## What is ROIC?

The **Return on Invested Capital (ROIC)** measures the percentage return of profitability earned by a company using the capital contributed by equity and debt providers.

Conceptually, the return on invested capital (ROIC) is a measure of value creation. In practice, ROIC is commonly used to determine the efficiency at which capital is allocated because the consistent generation of a positive value is perceived positively as a necessary attribute of a quality business.

- ROIC stands for “Return on Invested Capital” and measures the efficiency at which a company can spend the capital contributed by shareholders and lenders to generate returns.
- The ROIC is a profitability ratio that measures the efficiency at which a company’s management can allocate capital, which ultimately determines the long-term sustainability of the business model.
- The ROIC is the rate of return earned by a company from reinvesting the funds contributed by its capital providers, i.e. equity and debt investors.
- The formula to calculate ROIC is NOPAT divided by the average invested capital, i.e. the company’s fixed assets and net working capital (NWC).

## How to Calculate ROIC

ROIC, or “Return on Invested Capital”, represents the efficiency at which a company uses its capital to generate profitable returns on behalf of its shareholders and debt lenders.

Fundamentally, the return on invested capital (ROIC) answers the question, *“How much in returns is the company earning per dollar of invested capital?”*

**Therefore, the ROIC concept reflects the rate of return generated by a company using the funds contributed by its capital providers.**

Since the return metric is presented in the form of a percentage, the metric can be used to assess a company’s profitability as well as make comparisons to peer companies.

For companies attempting to raise capital from outside investors for the first time or raise additional funding, the ROIC is a critical KPI that can serve as validation (i.e. a track record of “proof”) that management is competent and can be relied upon to pursue and capitalize on profitable opportunities.

The return on invested capital (ROIC) calculation comprises the following steps:

**Step 1 ➝**Compute NOPAT (or EBIAT)**Step 2 ➝**Calculate Average Invested Capital (IC)**Step 3 ➝**Divide NOPAT by Average Invested Capital

## ROIC Formula

The formula used to calculate ROIC is the ratio between net operating profit after tax (NOPAT) and average invested capital (IC).

**Return on Invested Capital (ROIC) =**NOPAT

**÷**Average Invested Capital

Where:

NOPAT is used in the numerator because the cash flow metric captures the recurring core operating profits and is an unlevered measure (i.e. unaffected by the capital structure). Unlike metrics such as net income, NOPAT is a company’s tax-affected operating profit (EBIT) and thus represents what is available for all equity and debt providers.**Net Operating Profit After Tax (NOPAT) ➝****Invested Capital (IC) ➝**As for the denominator, the invested capital represents the sources of funding raised to grow the company and run the day-to-day operations.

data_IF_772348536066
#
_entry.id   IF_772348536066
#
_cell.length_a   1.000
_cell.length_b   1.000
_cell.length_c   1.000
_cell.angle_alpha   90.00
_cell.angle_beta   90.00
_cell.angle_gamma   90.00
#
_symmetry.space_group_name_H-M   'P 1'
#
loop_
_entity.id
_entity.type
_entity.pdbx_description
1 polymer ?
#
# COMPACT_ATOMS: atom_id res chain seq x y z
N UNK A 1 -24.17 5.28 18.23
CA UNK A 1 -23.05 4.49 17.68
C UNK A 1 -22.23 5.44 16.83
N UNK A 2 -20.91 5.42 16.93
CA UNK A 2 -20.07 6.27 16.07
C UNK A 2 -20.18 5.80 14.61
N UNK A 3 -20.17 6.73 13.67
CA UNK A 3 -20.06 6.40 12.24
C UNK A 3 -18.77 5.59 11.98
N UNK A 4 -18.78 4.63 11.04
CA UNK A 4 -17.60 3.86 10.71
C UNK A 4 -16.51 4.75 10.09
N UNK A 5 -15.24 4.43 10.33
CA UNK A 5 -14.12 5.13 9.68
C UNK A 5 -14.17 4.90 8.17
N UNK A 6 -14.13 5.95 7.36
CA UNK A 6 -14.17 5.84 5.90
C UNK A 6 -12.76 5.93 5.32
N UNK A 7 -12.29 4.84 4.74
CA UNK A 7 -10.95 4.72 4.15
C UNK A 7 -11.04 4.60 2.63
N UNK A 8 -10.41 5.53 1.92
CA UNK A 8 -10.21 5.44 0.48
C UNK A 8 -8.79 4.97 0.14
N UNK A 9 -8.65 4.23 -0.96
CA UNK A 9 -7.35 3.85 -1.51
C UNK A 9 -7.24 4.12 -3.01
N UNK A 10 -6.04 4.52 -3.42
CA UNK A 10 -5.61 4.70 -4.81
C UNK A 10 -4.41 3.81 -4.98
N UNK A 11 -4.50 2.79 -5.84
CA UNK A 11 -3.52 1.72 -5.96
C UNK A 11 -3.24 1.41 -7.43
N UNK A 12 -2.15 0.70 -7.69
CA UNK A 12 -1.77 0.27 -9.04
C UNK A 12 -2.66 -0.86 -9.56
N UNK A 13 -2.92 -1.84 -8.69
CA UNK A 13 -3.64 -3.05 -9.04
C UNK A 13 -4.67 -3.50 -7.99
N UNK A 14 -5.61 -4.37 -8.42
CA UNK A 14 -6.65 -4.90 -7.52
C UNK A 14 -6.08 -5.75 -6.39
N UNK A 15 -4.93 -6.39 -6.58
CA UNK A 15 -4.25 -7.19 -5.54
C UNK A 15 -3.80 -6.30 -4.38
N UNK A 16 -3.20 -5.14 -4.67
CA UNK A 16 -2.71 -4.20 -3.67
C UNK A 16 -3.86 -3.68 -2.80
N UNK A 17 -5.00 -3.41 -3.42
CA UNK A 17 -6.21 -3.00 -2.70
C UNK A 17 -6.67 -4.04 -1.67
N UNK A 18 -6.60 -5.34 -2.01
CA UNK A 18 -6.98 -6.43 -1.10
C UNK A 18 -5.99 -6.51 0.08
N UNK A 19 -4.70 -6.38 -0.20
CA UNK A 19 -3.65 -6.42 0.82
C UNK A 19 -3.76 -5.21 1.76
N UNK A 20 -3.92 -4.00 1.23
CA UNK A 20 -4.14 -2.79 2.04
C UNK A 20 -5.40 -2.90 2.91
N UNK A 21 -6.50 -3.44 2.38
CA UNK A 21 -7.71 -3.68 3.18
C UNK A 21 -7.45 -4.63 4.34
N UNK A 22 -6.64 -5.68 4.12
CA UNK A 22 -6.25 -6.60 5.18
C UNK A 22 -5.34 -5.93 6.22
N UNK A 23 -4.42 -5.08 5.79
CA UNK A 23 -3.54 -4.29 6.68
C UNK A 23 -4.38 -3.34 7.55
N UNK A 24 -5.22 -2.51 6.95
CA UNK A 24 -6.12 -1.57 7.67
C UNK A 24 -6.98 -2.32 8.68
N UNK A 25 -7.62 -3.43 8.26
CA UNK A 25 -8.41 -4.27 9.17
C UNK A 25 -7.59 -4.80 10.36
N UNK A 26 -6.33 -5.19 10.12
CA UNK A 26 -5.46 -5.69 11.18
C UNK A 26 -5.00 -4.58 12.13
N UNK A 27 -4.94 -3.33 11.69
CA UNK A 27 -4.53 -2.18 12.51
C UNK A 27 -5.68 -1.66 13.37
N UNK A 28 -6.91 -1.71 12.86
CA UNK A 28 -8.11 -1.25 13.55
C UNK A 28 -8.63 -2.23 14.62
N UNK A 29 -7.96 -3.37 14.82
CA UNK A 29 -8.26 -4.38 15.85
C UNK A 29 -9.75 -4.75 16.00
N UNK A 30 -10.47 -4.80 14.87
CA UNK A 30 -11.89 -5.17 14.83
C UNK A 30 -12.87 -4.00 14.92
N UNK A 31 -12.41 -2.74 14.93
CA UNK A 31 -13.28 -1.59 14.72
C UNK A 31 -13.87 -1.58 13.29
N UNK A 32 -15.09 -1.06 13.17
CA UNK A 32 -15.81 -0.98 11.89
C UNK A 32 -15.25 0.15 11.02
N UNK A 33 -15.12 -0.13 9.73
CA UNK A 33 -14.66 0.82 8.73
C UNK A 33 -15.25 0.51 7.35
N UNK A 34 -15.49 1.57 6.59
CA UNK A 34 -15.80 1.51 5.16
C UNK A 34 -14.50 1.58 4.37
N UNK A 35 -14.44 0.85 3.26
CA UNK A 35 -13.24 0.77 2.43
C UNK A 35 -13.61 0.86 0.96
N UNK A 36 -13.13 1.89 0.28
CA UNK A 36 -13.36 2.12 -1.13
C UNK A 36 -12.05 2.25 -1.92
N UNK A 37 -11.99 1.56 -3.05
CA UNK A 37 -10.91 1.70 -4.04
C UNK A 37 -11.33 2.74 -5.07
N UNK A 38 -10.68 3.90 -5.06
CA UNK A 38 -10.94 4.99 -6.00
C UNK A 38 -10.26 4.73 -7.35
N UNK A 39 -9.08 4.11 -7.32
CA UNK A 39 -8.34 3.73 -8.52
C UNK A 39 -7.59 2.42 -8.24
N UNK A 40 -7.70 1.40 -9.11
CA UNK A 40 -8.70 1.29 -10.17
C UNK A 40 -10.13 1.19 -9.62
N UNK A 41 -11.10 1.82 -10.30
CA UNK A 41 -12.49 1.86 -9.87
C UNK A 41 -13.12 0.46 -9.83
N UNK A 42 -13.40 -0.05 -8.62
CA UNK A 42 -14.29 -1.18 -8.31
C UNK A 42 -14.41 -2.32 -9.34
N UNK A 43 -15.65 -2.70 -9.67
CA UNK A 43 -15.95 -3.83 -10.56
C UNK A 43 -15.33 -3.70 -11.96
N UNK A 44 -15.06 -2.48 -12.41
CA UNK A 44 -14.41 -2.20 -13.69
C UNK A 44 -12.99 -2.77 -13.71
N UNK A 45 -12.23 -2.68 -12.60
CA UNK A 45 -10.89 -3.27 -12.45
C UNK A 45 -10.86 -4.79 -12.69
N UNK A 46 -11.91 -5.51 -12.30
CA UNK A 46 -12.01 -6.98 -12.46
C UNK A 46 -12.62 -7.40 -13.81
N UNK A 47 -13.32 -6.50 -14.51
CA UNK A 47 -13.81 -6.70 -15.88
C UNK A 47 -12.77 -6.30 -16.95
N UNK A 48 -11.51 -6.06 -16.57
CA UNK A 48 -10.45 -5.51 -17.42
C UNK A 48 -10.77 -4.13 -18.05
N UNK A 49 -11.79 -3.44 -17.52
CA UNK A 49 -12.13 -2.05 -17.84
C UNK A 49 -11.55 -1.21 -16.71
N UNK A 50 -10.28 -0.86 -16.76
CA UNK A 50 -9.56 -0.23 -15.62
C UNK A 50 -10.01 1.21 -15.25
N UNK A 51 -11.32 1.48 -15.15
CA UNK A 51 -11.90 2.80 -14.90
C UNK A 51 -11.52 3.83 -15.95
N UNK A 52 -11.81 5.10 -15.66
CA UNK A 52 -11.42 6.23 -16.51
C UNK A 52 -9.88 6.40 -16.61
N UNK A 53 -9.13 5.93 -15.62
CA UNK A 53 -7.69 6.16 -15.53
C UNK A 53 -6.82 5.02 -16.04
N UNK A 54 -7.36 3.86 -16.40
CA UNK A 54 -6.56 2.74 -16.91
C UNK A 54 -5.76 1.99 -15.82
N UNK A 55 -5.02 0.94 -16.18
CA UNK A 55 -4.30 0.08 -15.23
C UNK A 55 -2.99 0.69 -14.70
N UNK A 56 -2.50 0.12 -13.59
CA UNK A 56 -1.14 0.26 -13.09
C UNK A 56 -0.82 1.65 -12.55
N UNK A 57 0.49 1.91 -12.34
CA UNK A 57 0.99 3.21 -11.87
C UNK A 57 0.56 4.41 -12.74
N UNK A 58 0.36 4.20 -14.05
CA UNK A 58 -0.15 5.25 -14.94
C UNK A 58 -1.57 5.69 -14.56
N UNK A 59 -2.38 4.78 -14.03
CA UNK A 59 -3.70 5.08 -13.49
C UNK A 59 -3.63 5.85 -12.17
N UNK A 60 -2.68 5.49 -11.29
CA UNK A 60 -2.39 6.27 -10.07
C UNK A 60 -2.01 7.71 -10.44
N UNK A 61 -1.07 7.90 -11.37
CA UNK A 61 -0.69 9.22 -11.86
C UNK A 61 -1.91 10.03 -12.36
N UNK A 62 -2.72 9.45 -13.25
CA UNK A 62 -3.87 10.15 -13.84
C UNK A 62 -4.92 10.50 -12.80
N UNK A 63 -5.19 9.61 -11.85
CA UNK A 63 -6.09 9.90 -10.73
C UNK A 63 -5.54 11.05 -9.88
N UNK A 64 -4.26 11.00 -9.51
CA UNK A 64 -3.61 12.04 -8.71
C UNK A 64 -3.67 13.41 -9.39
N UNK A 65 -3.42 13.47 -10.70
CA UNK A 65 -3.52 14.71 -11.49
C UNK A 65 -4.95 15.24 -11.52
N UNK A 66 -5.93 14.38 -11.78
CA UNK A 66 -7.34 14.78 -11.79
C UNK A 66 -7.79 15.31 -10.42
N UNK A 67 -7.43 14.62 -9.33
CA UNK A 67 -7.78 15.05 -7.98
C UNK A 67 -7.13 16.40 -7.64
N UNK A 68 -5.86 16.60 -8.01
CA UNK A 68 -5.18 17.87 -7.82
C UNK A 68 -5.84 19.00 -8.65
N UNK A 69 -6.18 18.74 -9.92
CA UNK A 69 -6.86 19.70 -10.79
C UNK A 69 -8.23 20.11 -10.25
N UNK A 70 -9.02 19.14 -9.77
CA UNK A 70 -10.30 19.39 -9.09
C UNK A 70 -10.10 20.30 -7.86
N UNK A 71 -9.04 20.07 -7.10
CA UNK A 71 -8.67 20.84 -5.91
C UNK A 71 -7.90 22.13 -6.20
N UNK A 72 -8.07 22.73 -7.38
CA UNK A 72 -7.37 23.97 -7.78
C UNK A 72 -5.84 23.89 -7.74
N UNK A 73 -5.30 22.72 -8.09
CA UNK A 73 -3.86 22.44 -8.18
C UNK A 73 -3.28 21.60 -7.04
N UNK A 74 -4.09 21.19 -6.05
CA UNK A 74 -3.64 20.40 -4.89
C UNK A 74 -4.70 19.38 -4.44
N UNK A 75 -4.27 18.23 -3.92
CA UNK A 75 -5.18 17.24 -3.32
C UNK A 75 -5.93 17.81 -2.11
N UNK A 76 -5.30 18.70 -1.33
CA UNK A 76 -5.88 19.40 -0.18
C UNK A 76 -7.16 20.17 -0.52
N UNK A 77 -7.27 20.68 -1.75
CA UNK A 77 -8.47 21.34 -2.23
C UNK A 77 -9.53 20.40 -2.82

The ROIC ratio quantifies the profits that the company can generate for each dollar of capital invested in the company in a percentage.

The two common sources of funds for companies that are used to invest in cash flow generative assets and derive economic benefits are debt and equity.

**Debt Financing**➝ The capital obtained by a company in exchange for the obligation to pay periodic interest expense throughout the borrowing term and the return on the original principal at maturity.**Equity Financing**➝ The capital raised by a company by issuing ownership stakes, i.e. shares representing partial ownership, to institutional investors such as venture capital or growth equity firms, or the secondary markets if the company is publicly traded.

## ROIC Example

Suppose a company generated $10 million in NOPAT in Year 1 and invested an average of $100 million from the end of Year 0 to the end of Year 1.

- NOPAT = $10 million
- Average Invested Capital (IC) = $100 million

Given the NOPAT and average invested capital, the ROIC comes out to 10%.

- Return on Invested Capital (ROIC) = $10 million ÷ $100 million = 10.0%

The 10% ROIC implies that the company generates $10 of net earnings per $100 invested in the company.